25 Smart Words You Should Be Using But Aren’t

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Over its lengthy history, the English language has amassed the largest vocabulary of any comparable language on the planet. That’s great when it comes to picking precisely the right word for a very specific situation, but not so great when you think about the countless words that are lying ignored in the murkier corners of the dictionary, being overlooked in favor of their more familiar synonyms and equivalents. So in the interest of improving your vocabulary (and scoring a few smart points along the way) why not try ditching the familiar for the unfamiliar, and dropping one of these 25 fantastically obscure phrases into a conversation?

1. ABLOCATE

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Dating from the 17th century, to ablocate something is to hire it out. For obvious reasons, it literally means “to put in a different place.”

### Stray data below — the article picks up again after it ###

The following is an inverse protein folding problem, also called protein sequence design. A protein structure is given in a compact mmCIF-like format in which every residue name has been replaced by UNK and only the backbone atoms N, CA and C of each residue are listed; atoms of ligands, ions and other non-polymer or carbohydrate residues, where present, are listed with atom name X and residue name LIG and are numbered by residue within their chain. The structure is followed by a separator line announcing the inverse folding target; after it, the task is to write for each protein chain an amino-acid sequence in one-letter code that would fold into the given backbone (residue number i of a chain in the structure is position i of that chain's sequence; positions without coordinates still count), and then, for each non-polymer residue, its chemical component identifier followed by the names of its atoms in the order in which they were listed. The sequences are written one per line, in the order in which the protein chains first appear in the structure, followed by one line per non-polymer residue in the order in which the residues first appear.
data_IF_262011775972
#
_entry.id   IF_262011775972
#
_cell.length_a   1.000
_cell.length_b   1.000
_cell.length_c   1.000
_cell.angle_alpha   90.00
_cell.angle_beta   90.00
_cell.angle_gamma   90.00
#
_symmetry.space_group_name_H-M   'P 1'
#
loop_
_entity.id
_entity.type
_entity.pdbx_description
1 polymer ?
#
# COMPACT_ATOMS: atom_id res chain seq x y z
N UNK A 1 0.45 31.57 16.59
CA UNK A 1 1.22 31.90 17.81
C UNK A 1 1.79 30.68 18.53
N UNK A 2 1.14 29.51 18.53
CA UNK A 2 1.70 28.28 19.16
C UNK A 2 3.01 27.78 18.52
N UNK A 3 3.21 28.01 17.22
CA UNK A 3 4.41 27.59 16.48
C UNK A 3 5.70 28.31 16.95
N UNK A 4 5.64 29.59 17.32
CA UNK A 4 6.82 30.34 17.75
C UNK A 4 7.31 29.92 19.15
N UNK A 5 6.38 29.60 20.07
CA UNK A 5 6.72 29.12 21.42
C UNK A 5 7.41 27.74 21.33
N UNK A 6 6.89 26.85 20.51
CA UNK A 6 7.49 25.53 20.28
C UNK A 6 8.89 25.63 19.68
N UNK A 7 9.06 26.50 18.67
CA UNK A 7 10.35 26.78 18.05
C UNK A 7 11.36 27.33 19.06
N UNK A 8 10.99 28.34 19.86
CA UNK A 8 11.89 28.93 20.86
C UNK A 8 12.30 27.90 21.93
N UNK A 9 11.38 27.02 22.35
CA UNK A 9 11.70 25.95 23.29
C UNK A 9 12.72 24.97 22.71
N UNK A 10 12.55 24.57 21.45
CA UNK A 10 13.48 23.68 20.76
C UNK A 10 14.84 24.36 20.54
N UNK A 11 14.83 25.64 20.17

2. AGELASTIC

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Derived from a Greek word meaning “laughter”, someone who is agelastic literally never laughs. Or, put another way, they’re extremely miserable.

3. APRICATION

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The early lexicographer Henry Cockeram defined aprication as “a baking in the sun” in his 1623 English Dictionarie. Derived from a Latin word literally meaning “exposed,” it’s basically a fancy alternative to “sunbathing.”

4. BRACHYLOGICAL

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Brachylogy is brevity of speech, which makes someone who is brachylogical a succinct, terse, straight-to-the-point speaker.

5. BUCCULA

A man with a double chin
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Instead of saying "double chin," say buccula. It sounds a lot more complimentary and literally means “little cheek.”

6. CALAMISTRATION

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In Latin, a calamistrum was a curling iron, which makes calamistration the act or process of curling your hair and calamistrate—a word dating from the mid 1600s in English—the verb for precisely that.

7. DEOSCULATION

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They’re not the most romantic of words, but both osculation and deosculation are 17th-century words for kissing.

8. DECEMNOVENARIAN

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The word decemnovenarian is derived from the Latin word for the number 19, and so literally means “characteristic of the 19th century”—or more loosely, “outdated” or “old-fashioned.”

9. ECHINATE